Several characteristics of PMS are similar to the effects produced by the injection of prolactin . Some women with the premenstrual syndrome have elevated prolactin levels, but in most the prolactin concentrations are normal. Some women with PMS have high levels of prolactin, but often they are normal. It is possible that women with the syndrome are abnormally sensitive to normal amounts of prolactin. One possibility is that women with the syndrome are abnormally sensible to normal quantities of prolactin. There is evidence that prostaglandin E1, derived from dietary essential fatty acids, is able to attenuate the biologic actions of prolactin and that in the absence of prostaglandin E1 prolactin has exaggerated effects. There are evidences that prostaglandin E1, derived from essential fatty acids from diet, is able to attenuate the biological actions of prolactin and that, in the absence of prolactin, the prostaglandin E1 presents exacerbated effects. Attempts were made, therefore, to treat women who had the premenstrual syndrome with gamma-linolenic acid, an essential fatty acid precursor of prostaglandin E1. The gamma-linolenic acid is a precursor of essential fatty acids from prostaglandin E1. The nutrients known for increasing the metabolism of essential fatty acids intoGamma-linolenic acid is found in human, but not cows', milk and in evening primrose oil, the preparation used in these studies. prostaglandins E1 are magnesium, pyridoxine, zinc, niacin and ascorbic acid. The clinical success obtained with some of these nutrients can, at least in part, be due to their effects on the metabolims of essential fatty acids . The clinical success obtained with some of these nutrients may in part relate to their effects on essential fatty acid metabolism.
Polyunsaturated fatty acids are known to exert a modulating effect on cell membrane structure, participating directly on prostaglandin formation and acting in the regulation of cholesterol synthesis and transport and in the control of cell membrane permeability. Essential fatty acids and their derivatives exert various biological effects that may play a relevant role in several physiological and pathological processes . Prostaglandins, on the other hand, are potent biochemical mediators that are involved in the regulation of the central nervous system, hydroelectrolytic homeostasis, gastrointestinal function and uterine contractility . The principal symptoms of PMS may be a consequence of disorders in organ functions regulated by prostaglandins [12, 19]. Women with PMS may be abnormally sensitive to normal levels of prolactin  and this phenomenon may be related to low PGE1 levels.
Oleic, linoleic, and gamma-linolenic acids, which are polyunsaturated fatty acids, are not produced in the body and are only available through dietary intake, where they are present in small quantities. In the body, these acids lead to the formation of 1-series prostaglandins, particularly PGE1.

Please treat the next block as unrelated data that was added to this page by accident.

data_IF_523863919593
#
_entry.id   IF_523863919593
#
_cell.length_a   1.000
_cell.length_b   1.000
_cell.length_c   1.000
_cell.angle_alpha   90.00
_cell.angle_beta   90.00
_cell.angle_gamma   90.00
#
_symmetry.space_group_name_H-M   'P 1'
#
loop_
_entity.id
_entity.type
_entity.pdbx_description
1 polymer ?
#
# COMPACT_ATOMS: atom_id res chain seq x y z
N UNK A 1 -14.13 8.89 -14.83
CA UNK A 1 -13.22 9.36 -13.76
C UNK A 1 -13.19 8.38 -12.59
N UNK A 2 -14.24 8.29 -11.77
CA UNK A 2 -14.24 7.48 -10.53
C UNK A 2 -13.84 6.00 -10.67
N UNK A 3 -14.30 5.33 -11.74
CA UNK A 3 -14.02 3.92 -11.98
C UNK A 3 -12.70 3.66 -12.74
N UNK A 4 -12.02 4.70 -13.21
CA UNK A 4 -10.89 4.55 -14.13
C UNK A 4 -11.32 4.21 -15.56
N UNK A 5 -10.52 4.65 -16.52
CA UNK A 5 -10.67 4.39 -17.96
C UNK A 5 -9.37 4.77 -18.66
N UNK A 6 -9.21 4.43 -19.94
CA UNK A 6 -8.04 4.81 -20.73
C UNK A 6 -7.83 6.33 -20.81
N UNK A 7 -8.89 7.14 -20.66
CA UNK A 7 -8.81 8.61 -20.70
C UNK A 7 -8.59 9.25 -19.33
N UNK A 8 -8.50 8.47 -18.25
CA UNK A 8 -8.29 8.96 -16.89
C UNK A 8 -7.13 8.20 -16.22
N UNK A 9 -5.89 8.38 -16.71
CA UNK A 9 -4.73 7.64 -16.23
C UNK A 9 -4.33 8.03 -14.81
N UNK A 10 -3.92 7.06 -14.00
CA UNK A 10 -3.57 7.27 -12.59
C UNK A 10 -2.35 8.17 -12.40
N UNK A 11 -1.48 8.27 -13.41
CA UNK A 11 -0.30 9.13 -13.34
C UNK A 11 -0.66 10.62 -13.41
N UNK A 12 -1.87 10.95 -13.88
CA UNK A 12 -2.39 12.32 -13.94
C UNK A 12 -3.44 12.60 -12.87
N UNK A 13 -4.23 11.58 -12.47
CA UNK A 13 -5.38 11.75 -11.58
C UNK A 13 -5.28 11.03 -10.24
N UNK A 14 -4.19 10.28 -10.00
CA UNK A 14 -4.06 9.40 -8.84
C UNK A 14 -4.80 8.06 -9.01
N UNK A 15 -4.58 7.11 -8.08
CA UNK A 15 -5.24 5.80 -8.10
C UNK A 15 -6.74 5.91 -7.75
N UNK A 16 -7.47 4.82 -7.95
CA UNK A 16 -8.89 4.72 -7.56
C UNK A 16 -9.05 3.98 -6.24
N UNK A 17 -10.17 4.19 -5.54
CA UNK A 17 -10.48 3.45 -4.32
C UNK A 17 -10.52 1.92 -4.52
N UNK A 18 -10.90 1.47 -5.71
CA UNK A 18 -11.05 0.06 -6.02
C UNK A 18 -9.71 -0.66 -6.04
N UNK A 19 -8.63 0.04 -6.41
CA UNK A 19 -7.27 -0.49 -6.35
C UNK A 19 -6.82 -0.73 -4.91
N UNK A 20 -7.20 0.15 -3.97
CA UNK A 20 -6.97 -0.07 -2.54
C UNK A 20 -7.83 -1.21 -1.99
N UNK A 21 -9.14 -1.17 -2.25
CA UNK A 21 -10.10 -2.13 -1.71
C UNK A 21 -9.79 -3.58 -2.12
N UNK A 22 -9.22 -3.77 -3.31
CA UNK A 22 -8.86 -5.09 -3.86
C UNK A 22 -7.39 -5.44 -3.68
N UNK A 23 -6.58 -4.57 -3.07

The most common classification of PMS divides the syndrome into four groups (A, H, C and D), referring to anxiety, water and salt retention (hydric), cephalea and depression, respectively, in accordance with the predominant symptoms [2, 20]. Diagnosis can only be made when the patient has spontaneous menstrual cycles. Up to the present moment, none of the symptoms or alterations in hormone or biochemical measurements has been found to be pathognomonic. The diagnostic methods most commonly used in clinical trials are based on questionnaires and diaries applied by the examiner or by the patient herself, the most universally widely used tool being the Prospective Record of the Impact and Severity of Menstruation (PRISM) calendar, developed in 1985 by Reid and Yen , which consists of 26 domains that are evaluated and quantified daily by the patient herself in accordance with the severity of her symptoms.
Treatment of this disorder is as controversial as its physiopathology and includes the use of hormonal contraceptives, pyridoxine, nonsteroidal antiinflammatory drugs, diuretics, calcium channel blockers, acupuncture, vitamins A and E and GnRH analogs, among others. More recently, some authors have recommended the use of essential fatty acids as representing a valid therapeutic option for women with PMS [12, 20, 22, 23]. These substances do not appear to provoke any hormonal or biochemical disruptions in women, hence may be considered safe. Nevertheless, no consensus based on strong scientific evidence has yet been reached with respect to the treatment of PMS.
Therefore, the objectives of the present study were to compare the effectiveness and safety of six treatment cycles with two different doses of essential fatty acids on the severity of PMS symptoms as evaluated clinically and with the use of a graded symptom scale, and to assess the effect of this treatment on basal plasma levels of prolactin and total cholesterol in the secretory phase of the menstrual cycle.
A randomized, double-blind, placebo-controlled study was performed using two different doses of essential fatty acids and a placebo for the treatment of women with PMS over six consecutive cycles. Each woman participated in the trial for a total of 240 days, and received medication on 180 days.
For the sample size calculation, the results of a pilot evaluation were used, considering the parameter of mean prolactin level at six months after using 2 g of essential fatty acids or placebo, respectively 9.32 and 10.8, with an expected standard deviation of 5.7. Using a confidence level of 95% and a power of 80%, 38 subjects were estimated to be necessary in each group. Then 120 patients were planned to be enrolled, 40 in each group.